9 items from 2017
It’s fortuitous enough that Edgar Wright‘s films will inspire any number of questions — fairly often along the lines of “how did they even do that?,” admittedly, but one takes what they can get — and all the more fortunate that the writer-director stands among the more verbose and open of his generation. (And that’s to say nothing of those working in the mainstream.) With the latest, Baby Driver, being a praise-worthy bit of craftsmanship from top to bottom and the man himself standing in something of a spotlight, now might be the best time to get his attention.
Although I could’ve thrown inquiry after inquiry at Wright for, say, two hours, our talk was a good bit of ground-covering — an update on how feeling about the progression of his career, where one film feeds into another, and, because it’d be silly to sit down with a »
- Nick Newman
The 1980s seem to have come back in an odder way than we could have ever imagined. In 2017, we have a President who is a former reality TV star. In the 1980s, we had a President who was a former actor. Today, we have social media running our lives and giving us innumerable ways to compete with each other. In the 1980s, MTV had us under its thumb. It made us compete with one other about being the first to see the new media known as music videos. And now, in 2017, there's talk of Eddie Murphy writing and actually making a sequel to 1988's wildly successful Coming to America, which, like the first movie, will be released by Paramount Pictures.
Today's cinematic landscape is mired in nostalgia. For most of the 1990s and 2000s, we had films that looked back fondly (and not so fondly) at the go-go times of the 1970s. »
Riding high after the successful sequel Beverly Hills Cop II, Eddie Murphy returned to pure comedy, reteaming with director John Landis (Trading Places) to make Coming to America. Murphy played a pampered African prince who decides to travel to America to find a bride. Released in the summer of 1988, it was an instant smash, spending three weeks as the top-earning movie at the box office. Ultimately, it made more than $288 million worldwide. What made the comedy so funny? For one thing, Murphy was teamed up with Arsenio Hall as his best friend and personal aide; both actors played multiple roles. They were surrounded by a wonderful cast that included James Earl Jones, Madge Sinclair and John Amos. Cuba Gooding Jr. made his big-screen debut and Samuel L. Jackson stood out...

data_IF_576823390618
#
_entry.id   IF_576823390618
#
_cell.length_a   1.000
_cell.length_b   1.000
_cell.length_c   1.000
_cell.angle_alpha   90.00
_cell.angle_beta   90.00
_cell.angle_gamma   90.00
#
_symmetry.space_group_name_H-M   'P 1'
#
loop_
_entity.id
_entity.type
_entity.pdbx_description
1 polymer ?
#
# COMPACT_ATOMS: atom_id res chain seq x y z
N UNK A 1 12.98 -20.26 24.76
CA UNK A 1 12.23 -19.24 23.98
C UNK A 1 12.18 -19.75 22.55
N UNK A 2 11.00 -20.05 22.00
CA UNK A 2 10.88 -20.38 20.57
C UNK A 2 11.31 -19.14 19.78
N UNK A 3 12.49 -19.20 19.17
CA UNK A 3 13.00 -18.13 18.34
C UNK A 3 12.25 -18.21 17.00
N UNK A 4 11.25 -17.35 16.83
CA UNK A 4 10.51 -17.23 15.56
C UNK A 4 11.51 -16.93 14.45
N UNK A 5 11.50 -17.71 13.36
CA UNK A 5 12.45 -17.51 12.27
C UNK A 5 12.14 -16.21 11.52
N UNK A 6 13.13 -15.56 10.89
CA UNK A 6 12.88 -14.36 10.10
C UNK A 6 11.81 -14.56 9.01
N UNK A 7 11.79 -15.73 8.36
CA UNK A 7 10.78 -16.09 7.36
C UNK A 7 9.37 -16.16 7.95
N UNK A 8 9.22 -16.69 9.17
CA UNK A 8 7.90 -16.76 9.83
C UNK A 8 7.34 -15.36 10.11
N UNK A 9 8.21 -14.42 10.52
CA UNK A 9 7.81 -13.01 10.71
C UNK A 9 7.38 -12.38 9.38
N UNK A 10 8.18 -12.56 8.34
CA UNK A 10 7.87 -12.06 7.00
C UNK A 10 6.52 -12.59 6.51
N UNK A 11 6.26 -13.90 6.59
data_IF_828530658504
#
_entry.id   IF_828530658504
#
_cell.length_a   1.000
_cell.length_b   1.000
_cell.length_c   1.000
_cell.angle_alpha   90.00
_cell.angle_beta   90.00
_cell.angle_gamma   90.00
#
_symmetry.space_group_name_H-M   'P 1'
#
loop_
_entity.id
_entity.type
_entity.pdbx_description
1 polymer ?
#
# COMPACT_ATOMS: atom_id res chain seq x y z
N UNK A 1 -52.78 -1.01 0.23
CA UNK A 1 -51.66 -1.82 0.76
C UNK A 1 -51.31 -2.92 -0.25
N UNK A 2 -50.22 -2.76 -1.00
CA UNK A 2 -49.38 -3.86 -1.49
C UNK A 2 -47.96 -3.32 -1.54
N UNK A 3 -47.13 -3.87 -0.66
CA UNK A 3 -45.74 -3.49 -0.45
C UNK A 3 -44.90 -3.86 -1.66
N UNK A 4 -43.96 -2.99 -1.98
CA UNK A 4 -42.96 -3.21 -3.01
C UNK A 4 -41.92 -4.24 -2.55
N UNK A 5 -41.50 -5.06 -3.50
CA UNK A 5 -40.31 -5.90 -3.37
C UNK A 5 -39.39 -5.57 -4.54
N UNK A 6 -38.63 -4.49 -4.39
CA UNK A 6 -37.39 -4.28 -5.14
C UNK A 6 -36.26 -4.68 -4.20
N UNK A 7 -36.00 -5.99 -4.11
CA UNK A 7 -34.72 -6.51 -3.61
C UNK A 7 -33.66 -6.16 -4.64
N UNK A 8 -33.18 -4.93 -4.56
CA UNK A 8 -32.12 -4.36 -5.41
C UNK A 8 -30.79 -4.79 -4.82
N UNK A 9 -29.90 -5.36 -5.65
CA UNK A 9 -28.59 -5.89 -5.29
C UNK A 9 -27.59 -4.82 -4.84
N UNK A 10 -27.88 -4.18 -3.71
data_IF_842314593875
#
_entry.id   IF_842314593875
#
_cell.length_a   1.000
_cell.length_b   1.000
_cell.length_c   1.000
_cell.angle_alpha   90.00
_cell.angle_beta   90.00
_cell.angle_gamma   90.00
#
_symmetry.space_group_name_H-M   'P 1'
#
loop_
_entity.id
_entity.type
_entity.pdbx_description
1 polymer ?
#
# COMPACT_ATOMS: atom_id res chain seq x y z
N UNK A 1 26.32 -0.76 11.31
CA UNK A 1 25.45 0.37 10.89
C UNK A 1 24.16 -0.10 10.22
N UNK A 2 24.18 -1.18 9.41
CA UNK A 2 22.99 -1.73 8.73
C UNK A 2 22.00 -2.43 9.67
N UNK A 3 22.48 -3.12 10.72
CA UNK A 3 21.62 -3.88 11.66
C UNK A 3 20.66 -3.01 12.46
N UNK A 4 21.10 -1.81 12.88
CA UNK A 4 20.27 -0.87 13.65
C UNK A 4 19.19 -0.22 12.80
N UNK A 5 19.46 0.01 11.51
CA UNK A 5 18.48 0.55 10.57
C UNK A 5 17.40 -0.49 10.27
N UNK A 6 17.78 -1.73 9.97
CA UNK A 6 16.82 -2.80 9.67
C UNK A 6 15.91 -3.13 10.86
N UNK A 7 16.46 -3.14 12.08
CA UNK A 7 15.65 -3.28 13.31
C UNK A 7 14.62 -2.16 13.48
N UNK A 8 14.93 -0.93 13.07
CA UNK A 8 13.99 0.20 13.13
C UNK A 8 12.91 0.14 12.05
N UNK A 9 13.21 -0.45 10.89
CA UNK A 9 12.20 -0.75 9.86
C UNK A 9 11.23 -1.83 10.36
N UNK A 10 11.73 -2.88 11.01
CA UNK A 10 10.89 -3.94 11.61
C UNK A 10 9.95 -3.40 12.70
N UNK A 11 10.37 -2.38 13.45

- Peter Martin
Author: Zehra Phelan
Only recently Eddie Murphy took to twitter to tease 80’s film fans over a return to set for a Coming to America sequel, subsequently, that tweet and his whole account were deleted after he claimed his account had been hacked.
Fast forward to only a month later, it has now been confirmed that writers of the original, Barry Blaustein and David Sheffield, have taken on a contract to pen a sequel to the classic 1988 comedy in which saw Eddie Murphy as Prince Akeem of the fictional African nation of Zamunda in a role in which he wanted to know what it was like to be a normal man, one who didn’t need servants to wipe his backside and sow his royal oats before engaging in an arranged marriage with a complete stranger.
Details of the plot are being kept secret, well under lock and key for »
- Zehra Phelan
Last month, a new report surfaced that comedy legend Eddie Murphy has been secretly writing the screenplay for Coming to America 2, a follow-up to his 1988 classic which he both starred in and received a story credit for. The news regarding this sequel was never confirmed, but first surfaced after Eddie Murphy's verified Twitter account sent out a tweet about a Coming to America sequel, which lead to the actor's entire account being deleted. Today we have confirmation that the sequel is actually happening, with original Coming to America writers Barry Blaustein and David Sheffield writing the script.